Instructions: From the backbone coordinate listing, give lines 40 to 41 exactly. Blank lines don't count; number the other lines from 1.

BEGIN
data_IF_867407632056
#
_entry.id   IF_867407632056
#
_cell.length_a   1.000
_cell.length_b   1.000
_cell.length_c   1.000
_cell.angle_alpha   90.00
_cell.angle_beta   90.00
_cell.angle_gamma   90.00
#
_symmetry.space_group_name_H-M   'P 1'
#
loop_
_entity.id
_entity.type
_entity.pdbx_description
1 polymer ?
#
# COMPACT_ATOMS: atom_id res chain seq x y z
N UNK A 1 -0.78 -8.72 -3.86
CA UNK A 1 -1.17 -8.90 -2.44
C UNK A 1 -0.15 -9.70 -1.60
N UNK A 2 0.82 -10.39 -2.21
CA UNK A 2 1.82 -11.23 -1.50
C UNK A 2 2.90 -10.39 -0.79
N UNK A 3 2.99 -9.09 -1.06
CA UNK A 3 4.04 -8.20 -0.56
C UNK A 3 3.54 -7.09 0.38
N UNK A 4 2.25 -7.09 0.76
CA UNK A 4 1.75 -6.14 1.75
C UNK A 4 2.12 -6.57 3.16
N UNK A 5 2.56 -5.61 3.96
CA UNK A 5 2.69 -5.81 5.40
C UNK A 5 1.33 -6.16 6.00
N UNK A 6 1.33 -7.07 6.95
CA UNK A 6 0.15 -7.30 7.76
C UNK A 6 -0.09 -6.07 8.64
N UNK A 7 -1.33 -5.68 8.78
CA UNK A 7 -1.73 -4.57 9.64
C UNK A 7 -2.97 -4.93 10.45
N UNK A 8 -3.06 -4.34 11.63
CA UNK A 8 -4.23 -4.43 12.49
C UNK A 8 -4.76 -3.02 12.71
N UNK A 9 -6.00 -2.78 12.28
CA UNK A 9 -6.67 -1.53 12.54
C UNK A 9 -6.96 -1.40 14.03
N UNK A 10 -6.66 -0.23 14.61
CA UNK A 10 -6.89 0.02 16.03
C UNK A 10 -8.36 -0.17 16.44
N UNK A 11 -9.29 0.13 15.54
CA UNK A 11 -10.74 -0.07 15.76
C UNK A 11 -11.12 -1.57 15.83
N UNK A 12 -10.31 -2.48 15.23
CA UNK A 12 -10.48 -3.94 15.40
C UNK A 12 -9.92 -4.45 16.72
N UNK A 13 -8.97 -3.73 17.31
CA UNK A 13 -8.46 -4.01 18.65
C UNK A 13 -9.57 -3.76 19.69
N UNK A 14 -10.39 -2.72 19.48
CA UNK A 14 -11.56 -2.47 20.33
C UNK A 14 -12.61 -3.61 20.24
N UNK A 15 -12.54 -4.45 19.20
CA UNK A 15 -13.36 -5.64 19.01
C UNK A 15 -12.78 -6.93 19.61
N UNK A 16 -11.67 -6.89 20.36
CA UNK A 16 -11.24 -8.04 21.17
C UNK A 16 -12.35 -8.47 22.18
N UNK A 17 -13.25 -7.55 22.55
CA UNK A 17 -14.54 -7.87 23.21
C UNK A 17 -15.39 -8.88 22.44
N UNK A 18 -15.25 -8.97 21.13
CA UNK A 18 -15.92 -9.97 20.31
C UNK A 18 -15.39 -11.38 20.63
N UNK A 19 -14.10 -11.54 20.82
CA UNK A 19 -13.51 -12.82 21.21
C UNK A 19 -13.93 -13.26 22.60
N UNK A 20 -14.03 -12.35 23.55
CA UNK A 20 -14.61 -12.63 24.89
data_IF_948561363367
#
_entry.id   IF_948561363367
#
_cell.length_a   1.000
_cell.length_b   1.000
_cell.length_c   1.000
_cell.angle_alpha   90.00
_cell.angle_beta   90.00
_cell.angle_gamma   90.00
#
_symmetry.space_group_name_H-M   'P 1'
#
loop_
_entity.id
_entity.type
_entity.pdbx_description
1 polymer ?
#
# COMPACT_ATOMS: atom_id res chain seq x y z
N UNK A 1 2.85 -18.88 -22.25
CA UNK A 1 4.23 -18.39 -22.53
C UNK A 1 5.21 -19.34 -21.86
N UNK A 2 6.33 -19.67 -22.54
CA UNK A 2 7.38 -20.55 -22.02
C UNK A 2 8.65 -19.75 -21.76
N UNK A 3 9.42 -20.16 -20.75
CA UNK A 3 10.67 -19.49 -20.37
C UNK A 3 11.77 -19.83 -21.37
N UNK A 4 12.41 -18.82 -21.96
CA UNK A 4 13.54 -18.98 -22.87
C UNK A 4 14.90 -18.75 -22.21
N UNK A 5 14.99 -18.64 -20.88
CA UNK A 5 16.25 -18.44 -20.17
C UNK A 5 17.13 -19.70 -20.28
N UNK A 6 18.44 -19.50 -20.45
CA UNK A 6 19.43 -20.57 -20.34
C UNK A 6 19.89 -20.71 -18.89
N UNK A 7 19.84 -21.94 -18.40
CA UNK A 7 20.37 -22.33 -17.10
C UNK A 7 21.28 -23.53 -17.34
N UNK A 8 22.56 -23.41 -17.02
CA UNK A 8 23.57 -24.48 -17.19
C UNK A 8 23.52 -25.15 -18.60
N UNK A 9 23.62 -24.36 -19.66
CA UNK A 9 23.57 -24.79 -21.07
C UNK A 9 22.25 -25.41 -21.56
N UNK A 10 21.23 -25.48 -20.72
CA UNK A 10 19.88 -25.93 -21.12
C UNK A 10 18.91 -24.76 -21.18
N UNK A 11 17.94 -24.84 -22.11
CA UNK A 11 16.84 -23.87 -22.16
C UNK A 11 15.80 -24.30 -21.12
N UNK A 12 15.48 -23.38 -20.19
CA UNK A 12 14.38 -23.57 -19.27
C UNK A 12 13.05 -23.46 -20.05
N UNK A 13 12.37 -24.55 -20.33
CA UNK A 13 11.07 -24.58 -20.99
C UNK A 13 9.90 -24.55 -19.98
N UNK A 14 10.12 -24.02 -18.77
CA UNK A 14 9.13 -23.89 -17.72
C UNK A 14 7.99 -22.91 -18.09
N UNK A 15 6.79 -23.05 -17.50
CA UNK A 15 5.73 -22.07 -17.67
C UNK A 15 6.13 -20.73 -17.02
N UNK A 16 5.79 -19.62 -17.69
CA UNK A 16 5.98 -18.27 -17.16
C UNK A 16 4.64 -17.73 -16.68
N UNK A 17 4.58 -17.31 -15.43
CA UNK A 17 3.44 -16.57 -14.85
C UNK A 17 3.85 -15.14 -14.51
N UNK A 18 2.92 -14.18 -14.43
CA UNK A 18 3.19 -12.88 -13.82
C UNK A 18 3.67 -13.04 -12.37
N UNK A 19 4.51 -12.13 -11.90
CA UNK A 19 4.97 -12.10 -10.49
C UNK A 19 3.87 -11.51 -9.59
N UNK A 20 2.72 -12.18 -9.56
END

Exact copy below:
CA UNK A 7 -1.73 -4.57 9.64
C UNK A 7 -2.97 -4.93 10.45